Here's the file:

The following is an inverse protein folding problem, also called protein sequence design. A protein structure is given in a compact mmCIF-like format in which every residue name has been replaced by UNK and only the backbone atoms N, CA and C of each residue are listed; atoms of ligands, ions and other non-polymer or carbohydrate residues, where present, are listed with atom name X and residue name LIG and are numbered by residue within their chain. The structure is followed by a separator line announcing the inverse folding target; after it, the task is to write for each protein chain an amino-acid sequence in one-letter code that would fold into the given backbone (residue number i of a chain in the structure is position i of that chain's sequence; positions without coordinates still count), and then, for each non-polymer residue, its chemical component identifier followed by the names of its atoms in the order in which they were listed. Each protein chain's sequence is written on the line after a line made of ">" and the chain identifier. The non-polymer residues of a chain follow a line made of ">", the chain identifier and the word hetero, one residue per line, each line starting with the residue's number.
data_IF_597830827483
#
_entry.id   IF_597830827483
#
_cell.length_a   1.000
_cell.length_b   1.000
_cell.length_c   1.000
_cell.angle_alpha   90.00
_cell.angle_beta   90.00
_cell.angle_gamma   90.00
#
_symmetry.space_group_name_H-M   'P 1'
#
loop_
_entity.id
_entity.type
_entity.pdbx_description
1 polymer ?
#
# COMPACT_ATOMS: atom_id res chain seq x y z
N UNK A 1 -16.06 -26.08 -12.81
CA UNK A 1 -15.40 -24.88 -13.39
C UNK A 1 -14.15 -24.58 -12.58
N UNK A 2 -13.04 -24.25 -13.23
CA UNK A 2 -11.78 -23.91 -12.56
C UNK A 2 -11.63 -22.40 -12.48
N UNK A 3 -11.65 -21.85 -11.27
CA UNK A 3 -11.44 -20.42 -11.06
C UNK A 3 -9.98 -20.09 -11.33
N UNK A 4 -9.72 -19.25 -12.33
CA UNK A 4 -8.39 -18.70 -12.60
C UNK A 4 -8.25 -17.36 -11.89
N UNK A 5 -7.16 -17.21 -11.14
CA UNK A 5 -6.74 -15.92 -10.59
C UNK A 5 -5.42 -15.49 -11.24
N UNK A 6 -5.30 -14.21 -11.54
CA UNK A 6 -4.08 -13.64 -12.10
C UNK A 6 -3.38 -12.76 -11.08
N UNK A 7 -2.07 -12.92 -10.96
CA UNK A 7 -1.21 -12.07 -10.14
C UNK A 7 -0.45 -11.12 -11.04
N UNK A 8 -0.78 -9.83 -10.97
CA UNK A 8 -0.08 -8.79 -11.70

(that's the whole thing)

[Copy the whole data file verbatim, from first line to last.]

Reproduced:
The following is an inverse protein folding problem, also called protein sequence design. A protein structure is given in a compact mmCIF-like format in which every residue name has been replaced by UNK and only the backbone atoms N, CA and C of each residue are listed; atoms of ligands, ions and other non-polymer or carbohydrate residues, where present, are listed with atom name X and residue name LIG and are numbered by residue within their chain. The structure is followed by a separator line announcing the inverse folding target; after it, the task is to write for each protein chain an amino-acid sequence in one-letter code that would fold into the given backbone (residue number i of a chain in the structure is position i of that chain's sequence; positions without coordinates still count), and then, for each non-polymer residue, its chemical component identifier followed by the names of its atoms in the order in which they were listed. Each protein chain's sequence is written on the line after a line made of ">" and the chain identifier. The non-polymer residues of a chain follow a line made of ">", the chain identifier and the word hetero, one residue per line, each line starting with the residue's number.
data_IF_597830827483
#
_entry.id   IF_597830827483
#
_cell.length_a   1.000
_cell.length_b   1.000
_cell.length_c   1.000
_cell.angle_alpha   90.00
_cell.angle_beta   90.00
_cell.angle_gamma   90.00
#
_symmetry.space_group_name_H-M   'P 1'
#
loop_
_entity.id
_entity.type
_entity.pdbx_description
1 polymer ?
#
# COMPACT_ATOMS: atom_id res chain seq x y z
N UNK A 1 -16.06 -26.08 -12.81
CA UNK A 1 -15.40 -24.88 -13.39
C UNK A 1 -14.15 -24.58 -12.58
N UNK A 2 -13.04 -24.25 -13.23
CA UNK A 2 -11.78 -23.91 -12.56
C UNK A 2 -11.63 -22.40 -12.48
N UNK A 3 -11.65 -21.85 -11.27
CA UNK A 3 -11.44 -20.42 -11.06
C UNK A 3 -9.98 -20.09 -11.33
N UNK A 4 -9.72 -19.25 -12.33
CA UNK A 4 -8.39 -18.70 -12.60
C UNK A 4 -8.25 -17.36 -11.89
N UNK A 5 -7.16 -17.21 -11.14
CA UNK A 5 -6.74 -15.92 -10.59
C UNK A 5 -5.42 -15.49 -11.24
N UNK A 6 -5.30 -14.21 -11.54
CA UNK A 6 -4.08 -13.64 -12.10
C UNK A 6 -3.38 -12.76 -11.08
N UNK A 7 -2.07 -12.92 -10.96
CA UNK A 7 -1.21 -12.07 -10.14
C UNK A 7 -0.45 -11.12 -11.04
N UNK A 8 -0.78 -9.83 -10.97
CA UNK A 8 -0.08 -8.79 -11.70